Use this URL to cite or link to this record in EThOS: https://ethos.bl.uk/OrderDetails.do?uin=uk.bl.ethos.740564
Title: Type-2 fuzzy logic system applications for power systems
Author: Castro León, Iván
ISNI:       0000 0004 7227 4692
Awarding Body: Newcastle University
Current Institution: University of Newcastle upon Tyne
Date of Award: 2017
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Abstract:
In the move towards ubiquitous information & communications technology, an opportunity for further optimisation of the power system as a whole has arisen. Nonetheless, the fast growth of intermittent generation concurrently with markets deregulation is driving a need for timely algorithms that can derive value from these new data sources. Type-2 fuzzy logic systems can offer approximate solutions to these computationally hard tasks by expressing non-linear relationships in a more flexible fashion. This thesis explores how type-2 fuzzy logic systems can provide solutions to two of these challenging power system problems; short-term load forecasting and voltage control in distribution networks. On one hand, time-series forecasting is a key input for economic secure power systems as there are many tasks that require a precise determination of the future short-term load (e.g. unit commitment or security assessment among others), but also when dealing with electricity as commodity. As a consequence, short-term load forecasting becomes essential for energy stakeholders and any inaccuracy can be directly translated into their financial performance. All these is reflected in current power systems literature trends where a significant number of papers cover the subject. Extending the existing literature, this work focuses in how these should be implemented from beginning to end to bring to light their predictive performance. Following this research direction, this thesis introduces a novel framework to automatically design type-2 fuzzy logic systems. On the other hand, the low-carbon economy is pushing the grid status even closer to its operational limits. Distribution networks are becoming active systems with power flows and voltages defined not only by load, but also by generation. As consequence, even if it is not yet absolutely clear how power systems will evolve in the long-term, all plausible future scenarios claim for real-time algorithms that can provide near optimal solutions to this challenging mixed-integer non-linear problem. Aligned with research and industry efforts, this thesis introduces a scalable implementation to tackle this task in divide-and-conquer fashion.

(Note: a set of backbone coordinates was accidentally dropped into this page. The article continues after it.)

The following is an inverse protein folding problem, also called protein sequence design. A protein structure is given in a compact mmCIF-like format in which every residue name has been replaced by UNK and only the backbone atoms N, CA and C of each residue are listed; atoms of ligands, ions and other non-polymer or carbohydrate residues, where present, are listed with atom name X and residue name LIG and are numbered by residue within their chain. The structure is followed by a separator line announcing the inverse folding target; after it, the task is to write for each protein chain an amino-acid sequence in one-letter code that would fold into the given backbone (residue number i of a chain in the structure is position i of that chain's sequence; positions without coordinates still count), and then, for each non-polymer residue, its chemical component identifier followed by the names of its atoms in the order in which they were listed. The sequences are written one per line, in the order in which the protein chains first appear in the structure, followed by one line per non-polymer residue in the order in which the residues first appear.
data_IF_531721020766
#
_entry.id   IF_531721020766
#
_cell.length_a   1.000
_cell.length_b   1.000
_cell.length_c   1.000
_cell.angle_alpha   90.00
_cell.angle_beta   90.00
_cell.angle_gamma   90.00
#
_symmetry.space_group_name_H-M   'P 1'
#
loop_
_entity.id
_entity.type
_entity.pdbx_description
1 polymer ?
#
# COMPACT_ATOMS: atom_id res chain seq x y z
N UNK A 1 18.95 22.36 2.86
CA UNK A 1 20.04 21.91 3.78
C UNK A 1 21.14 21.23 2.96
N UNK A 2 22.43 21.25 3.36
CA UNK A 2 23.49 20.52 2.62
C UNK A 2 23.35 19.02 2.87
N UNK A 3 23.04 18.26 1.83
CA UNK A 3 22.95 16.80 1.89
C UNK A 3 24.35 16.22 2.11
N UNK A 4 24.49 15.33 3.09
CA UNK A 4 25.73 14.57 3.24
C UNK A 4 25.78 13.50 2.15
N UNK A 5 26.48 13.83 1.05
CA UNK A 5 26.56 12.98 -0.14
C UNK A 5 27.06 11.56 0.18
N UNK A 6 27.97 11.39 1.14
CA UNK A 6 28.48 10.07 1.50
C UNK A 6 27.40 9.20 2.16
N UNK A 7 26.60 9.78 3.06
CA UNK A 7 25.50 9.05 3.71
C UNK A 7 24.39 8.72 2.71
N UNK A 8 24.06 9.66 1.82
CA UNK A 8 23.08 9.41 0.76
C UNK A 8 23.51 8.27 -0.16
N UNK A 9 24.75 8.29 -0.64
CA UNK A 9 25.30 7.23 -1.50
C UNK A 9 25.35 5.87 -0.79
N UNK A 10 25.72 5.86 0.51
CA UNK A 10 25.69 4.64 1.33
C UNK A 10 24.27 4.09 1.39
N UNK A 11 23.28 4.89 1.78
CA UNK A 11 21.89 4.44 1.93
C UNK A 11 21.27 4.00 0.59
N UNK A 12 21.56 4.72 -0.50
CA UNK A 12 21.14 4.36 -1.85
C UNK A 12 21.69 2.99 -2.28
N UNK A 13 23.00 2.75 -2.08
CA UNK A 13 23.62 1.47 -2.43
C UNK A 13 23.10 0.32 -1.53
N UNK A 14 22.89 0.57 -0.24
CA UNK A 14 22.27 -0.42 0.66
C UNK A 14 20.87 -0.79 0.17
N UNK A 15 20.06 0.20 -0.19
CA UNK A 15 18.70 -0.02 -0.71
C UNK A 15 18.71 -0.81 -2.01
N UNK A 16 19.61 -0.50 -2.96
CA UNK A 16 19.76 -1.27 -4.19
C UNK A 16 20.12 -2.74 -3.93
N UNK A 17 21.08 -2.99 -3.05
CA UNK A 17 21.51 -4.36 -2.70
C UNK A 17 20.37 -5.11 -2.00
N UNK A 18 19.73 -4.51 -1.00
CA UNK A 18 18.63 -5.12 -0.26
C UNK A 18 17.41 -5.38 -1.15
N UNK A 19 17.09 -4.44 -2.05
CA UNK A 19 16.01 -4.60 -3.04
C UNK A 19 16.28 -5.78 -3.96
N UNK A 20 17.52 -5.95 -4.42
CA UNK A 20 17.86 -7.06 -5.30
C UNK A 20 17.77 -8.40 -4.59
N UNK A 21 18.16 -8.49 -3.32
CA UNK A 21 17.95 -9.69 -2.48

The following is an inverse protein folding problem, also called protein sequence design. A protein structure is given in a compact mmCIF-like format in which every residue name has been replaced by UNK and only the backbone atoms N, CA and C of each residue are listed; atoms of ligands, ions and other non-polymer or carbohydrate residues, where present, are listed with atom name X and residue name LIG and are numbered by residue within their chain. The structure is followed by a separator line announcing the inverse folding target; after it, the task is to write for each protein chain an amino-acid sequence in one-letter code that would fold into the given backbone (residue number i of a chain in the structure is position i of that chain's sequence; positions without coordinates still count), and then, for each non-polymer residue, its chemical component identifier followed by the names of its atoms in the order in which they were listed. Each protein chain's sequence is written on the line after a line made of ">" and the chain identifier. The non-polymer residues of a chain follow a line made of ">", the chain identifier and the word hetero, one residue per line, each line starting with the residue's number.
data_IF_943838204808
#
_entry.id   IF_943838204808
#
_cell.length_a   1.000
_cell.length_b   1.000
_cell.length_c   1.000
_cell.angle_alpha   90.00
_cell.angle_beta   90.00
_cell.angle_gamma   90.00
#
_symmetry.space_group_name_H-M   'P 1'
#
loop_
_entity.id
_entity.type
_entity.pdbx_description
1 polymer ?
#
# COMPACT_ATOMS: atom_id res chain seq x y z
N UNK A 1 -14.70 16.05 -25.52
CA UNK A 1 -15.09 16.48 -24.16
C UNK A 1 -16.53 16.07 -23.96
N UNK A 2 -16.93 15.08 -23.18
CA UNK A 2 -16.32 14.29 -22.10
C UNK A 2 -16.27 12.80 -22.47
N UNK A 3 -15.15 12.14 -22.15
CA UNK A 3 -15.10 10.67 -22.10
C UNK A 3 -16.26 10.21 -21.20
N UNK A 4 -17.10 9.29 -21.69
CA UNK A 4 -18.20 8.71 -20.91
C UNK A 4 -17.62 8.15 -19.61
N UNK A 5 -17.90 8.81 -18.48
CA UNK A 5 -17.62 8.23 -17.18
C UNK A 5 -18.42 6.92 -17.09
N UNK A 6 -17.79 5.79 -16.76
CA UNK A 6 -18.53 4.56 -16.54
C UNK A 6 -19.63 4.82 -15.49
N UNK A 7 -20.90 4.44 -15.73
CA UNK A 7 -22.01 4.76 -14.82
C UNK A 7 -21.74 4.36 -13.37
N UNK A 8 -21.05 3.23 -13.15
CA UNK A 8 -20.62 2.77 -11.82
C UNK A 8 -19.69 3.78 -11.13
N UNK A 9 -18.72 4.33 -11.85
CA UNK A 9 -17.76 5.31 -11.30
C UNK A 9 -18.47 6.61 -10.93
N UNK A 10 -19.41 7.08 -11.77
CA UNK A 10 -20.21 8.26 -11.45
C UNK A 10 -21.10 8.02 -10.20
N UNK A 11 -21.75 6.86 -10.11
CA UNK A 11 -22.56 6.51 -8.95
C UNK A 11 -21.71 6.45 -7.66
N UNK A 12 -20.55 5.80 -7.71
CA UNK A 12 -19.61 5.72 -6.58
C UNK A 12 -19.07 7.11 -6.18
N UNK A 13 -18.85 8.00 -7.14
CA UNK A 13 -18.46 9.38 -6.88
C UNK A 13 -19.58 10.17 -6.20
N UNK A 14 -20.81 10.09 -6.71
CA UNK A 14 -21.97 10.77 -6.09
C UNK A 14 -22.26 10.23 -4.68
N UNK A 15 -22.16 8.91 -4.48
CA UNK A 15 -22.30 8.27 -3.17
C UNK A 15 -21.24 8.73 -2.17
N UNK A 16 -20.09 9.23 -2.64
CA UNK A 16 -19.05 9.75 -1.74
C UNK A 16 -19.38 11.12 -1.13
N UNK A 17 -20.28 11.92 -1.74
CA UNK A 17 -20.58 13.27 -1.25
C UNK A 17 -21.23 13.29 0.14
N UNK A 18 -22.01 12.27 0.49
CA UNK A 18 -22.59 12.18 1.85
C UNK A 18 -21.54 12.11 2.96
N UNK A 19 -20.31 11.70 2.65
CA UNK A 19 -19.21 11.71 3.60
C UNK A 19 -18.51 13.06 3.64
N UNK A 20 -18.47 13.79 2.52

Supervisor: Not available Sponsor: Not available
Qualification Name: Thesis (Ph.D.) Qualification Level: Doctoral
EThOS ID: uk.bl.ethos.740564  DOI: Not available
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